I have been struggling with Shunryu Suzuki’s little gem of a book, Zen Mind, Beginner's Mind: Informal Talks on Zen Meditation and Practice, for 20 years, and I can’t make heads nor tails of it. Up is down; down is up. The book makes very little linear sense. But I love it. Somewhere in the spirals and underused tunnels of my brain, it makes perfect sense. The book takes me to parts of myself that I would otherwise seldom visit.
It’s short. Minus the introductions and epilogue, the actual text runs under one hundred pages. But, man, is it dense. You can, as I am doing, spend a lifetime deciphering what goes on in there.
I don’t remember how I first found Zen Mind, but I do remember reading it out loud to my new husband during long and rainy evenings in our first little apartment in Oregon. He couldn’t stand much of it, and at the time neither could I. The text is cryptic and unyielding. It spun our heads.
The book is a compilation of talks given by the great Zen master, Shunryu Suzuki, in the late 1960s and early 70s at the San Francisco Zen Center, back in the days when Zen Buddhism, or Japanese Zen, was unheard of in the United States.
To the typical Western person, versed in logic and linear structure, Zen makes no sense. (Perhaps it makes no sense to the typical Eastern person either. I don’t know.) Zen’s logic, for lack of a better word, is circular. It delights in tripping you up. You think, “Yes, finally, I understand!” and then Zen pulls the rug out from under you. It is a way of thinking based on riddles, or koans, the most famous being, “What is the sound of one hand clapping?”
The idea, I think, is to stop thinking altogether (which may well be impossible) and then everything will make perfect sense. Suzuki says, “If your mind is empty, it is always ready for anything; it is open to everything. In the beginner’s mind there are many possibilities; in the expert’s mind there are few.”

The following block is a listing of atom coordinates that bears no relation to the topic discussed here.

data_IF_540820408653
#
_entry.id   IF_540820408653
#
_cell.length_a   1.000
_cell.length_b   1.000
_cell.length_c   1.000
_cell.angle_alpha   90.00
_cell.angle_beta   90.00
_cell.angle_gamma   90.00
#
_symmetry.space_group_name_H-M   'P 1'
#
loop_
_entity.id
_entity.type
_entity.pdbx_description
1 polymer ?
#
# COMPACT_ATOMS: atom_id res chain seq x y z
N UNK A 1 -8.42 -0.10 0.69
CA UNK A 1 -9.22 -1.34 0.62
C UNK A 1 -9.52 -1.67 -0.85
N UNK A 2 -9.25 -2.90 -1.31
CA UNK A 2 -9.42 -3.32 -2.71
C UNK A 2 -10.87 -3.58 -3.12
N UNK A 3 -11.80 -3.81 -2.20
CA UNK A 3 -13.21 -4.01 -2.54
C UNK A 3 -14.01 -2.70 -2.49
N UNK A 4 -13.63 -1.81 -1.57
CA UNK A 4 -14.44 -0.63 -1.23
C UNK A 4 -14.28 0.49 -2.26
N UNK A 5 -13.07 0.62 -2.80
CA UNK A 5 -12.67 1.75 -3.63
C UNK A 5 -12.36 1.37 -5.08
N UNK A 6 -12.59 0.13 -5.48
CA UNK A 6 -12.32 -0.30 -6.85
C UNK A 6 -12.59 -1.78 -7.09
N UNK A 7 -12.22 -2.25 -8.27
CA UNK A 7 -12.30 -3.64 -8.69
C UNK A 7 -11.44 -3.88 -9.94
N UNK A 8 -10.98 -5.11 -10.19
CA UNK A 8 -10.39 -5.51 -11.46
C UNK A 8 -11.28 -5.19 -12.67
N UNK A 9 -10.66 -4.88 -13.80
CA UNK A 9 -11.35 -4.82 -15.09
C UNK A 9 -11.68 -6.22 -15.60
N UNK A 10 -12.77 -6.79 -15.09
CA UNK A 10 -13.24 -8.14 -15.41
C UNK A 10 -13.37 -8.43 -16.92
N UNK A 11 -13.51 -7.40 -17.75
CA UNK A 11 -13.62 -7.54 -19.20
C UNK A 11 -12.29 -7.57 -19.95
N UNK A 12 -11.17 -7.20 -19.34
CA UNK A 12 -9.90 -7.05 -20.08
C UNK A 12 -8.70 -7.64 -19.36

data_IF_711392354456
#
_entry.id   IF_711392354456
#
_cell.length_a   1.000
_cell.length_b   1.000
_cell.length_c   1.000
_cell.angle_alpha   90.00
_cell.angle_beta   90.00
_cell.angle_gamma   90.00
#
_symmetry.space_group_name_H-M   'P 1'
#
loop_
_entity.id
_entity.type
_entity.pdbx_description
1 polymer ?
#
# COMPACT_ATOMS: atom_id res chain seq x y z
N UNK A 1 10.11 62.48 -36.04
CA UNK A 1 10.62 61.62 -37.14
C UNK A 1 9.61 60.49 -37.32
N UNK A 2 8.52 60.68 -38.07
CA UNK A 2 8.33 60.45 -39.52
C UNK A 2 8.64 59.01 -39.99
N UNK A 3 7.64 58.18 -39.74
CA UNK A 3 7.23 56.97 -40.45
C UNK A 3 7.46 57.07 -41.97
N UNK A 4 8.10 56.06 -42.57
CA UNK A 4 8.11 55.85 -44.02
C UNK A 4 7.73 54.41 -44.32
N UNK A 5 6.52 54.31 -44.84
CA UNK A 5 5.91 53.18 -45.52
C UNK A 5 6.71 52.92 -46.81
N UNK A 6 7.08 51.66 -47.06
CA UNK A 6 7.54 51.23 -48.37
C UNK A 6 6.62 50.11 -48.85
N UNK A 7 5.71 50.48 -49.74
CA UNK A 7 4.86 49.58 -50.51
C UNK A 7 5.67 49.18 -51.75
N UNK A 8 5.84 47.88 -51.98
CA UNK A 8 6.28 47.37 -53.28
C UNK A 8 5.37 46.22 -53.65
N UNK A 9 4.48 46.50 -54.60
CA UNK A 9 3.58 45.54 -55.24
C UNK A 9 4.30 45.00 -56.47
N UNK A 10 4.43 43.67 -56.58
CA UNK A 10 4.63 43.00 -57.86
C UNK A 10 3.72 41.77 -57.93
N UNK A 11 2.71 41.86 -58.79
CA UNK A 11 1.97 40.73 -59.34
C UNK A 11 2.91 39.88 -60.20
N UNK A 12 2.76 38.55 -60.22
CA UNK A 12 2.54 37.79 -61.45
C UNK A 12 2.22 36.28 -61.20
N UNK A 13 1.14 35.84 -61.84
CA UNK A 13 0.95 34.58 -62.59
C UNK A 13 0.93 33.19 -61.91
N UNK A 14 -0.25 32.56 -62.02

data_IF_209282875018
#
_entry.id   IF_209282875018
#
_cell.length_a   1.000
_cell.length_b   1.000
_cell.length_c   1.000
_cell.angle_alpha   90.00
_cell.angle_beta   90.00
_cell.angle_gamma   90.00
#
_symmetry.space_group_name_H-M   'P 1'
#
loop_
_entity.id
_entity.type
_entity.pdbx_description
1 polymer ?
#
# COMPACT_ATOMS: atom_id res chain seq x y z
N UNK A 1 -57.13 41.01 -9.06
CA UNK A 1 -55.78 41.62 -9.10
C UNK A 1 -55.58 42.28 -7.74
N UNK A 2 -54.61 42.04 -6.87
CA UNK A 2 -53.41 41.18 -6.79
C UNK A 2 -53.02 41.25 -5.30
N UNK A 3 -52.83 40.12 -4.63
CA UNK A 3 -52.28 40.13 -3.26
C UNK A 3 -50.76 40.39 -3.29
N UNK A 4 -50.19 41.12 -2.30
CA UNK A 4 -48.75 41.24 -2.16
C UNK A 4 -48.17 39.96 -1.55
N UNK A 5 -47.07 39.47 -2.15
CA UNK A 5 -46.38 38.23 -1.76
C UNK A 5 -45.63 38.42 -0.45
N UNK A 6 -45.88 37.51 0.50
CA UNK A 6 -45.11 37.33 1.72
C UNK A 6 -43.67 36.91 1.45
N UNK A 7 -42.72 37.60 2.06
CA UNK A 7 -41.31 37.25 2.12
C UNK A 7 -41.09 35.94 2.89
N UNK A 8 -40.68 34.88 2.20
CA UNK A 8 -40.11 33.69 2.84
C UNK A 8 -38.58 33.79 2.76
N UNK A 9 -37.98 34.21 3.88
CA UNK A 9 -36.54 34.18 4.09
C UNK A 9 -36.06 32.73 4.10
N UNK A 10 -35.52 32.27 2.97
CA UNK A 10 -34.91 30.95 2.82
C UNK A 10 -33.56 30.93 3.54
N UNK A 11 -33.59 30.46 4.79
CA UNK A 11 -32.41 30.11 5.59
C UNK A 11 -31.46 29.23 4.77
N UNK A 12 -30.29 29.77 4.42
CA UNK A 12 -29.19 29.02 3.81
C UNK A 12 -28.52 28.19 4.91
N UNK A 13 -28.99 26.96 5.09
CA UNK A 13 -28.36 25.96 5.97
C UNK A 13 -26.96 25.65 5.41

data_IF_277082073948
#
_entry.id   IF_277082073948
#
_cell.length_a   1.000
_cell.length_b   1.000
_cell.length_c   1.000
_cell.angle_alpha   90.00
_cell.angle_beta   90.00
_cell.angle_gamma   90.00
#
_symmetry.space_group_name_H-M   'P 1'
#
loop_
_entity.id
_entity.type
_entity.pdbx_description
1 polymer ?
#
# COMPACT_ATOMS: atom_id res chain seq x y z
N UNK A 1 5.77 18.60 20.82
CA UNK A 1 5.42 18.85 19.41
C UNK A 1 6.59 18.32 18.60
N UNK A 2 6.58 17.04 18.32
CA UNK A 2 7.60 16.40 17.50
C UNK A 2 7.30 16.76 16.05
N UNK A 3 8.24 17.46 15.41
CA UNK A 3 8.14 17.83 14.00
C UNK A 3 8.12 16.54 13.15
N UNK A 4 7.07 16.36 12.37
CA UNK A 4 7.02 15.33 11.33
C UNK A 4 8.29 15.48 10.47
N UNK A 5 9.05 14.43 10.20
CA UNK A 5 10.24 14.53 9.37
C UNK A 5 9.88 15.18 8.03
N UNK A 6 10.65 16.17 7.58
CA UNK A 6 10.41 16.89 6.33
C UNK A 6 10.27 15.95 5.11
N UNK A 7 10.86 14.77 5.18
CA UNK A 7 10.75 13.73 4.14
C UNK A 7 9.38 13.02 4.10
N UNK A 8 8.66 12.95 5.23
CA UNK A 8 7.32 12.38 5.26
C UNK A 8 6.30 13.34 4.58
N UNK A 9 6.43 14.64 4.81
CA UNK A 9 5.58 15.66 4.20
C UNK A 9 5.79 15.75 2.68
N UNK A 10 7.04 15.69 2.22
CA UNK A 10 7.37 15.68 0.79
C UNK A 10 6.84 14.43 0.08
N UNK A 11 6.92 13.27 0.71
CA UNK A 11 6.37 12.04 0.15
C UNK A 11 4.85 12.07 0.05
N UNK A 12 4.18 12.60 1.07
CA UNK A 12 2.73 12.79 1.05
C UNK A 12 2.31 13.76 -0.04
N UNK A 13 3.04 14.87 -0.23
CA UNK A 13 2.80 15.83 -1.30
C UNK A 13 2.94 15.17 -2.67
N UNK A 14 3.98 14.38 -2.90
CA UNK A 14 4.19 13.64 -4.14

I must have read or listened to this book 50 times, maybe more. But the book makes me feel like a brainless wonder, a wide-eyed, gesticulating banshee spouting absolute nonsense.
To wit, I present you with the first paragraph of the book, which talks about the importance of taking the correct posture while sitting in zazen:
“Now I would like to talk about our zazen posture. When you sit in the full lotus position, your left foot is on your right thigh, and your right foot is on your left thigh. When we cross our legs like this, even though we have a right leg and a left leg, they have become one. The position expresses the oneness of duality: not two, and not one. This is the most important teaching: not two, and not one. Our body and mind are not two and not one. If you think your body and mind are two, that is wrong; if you think they are one, that is also wrong. Our body and mind are both two and one. We usually think that if something is not one, it is more than one; if it is not singular; it is plural. But in actual experience, our life is not only plural, but also singular. Each one of us is both dependent and independent.”
Are you still with me?
I am beginning to think that this attraction to Zen may actually be a personality type, an attractive way of thinking to us Type B’s who really do not like to be in charge and who are not married to the idea of making sense. I love to let Suzuki’s words wash over me like poetry.
I like to listen to Zen Mind, Beginner’s Mind on my iPod during my morning runs. Every time I hear it I pick up something new. I find the sound of narrator Peter Coyote’s voice in my ears soothing as he spins out Suzuki’s mesmerizing little sermons. It’s enchanting way to start the day.
It’s interesting to note, as time goes by, which parts of the book speak to me. As a middle-aged parent almost twenty years removed from that reciting newlywed, I am struck by Suzuki’s, or perhaps Zen’s, insistence that if we remain steady within ourselves, everything outsides of ourselves will be steady as well. He offers what may well be the best parenting advice I have ever encountered.
“Even though you try to put people under some control, it is impossible. You cannot do it. The best way to control people is to encourage them to be mischievous. Then they will be in control in its wider sense. To give your sheep or cow a large, spacious meadow is the way to control him. So it is with people: first let them do what they want, and watch them. This is the best policy. To ignore them is not good; that is the worst policy. The second worst is trying to control them. The best one is to watch them, just to watch them, without trying to control them.”
I think I find this passage so intriguing because, though I love being a parent, I do not relish the role of being the person in charge. I find that difficult and unnatural. I try to let my kids, as much as possible, make their own decisions, and then, with compassion and attention, watch what happens. It’s not (I don’t think) benign neglect. It’s deeper and more engaged than that.
It sounds so simple, yet it is very difficult to do. Everything in this book is like that. Living Zen Suzuki style takes a lifetime of practice. I don’t think I’ll ever be finished with this little book.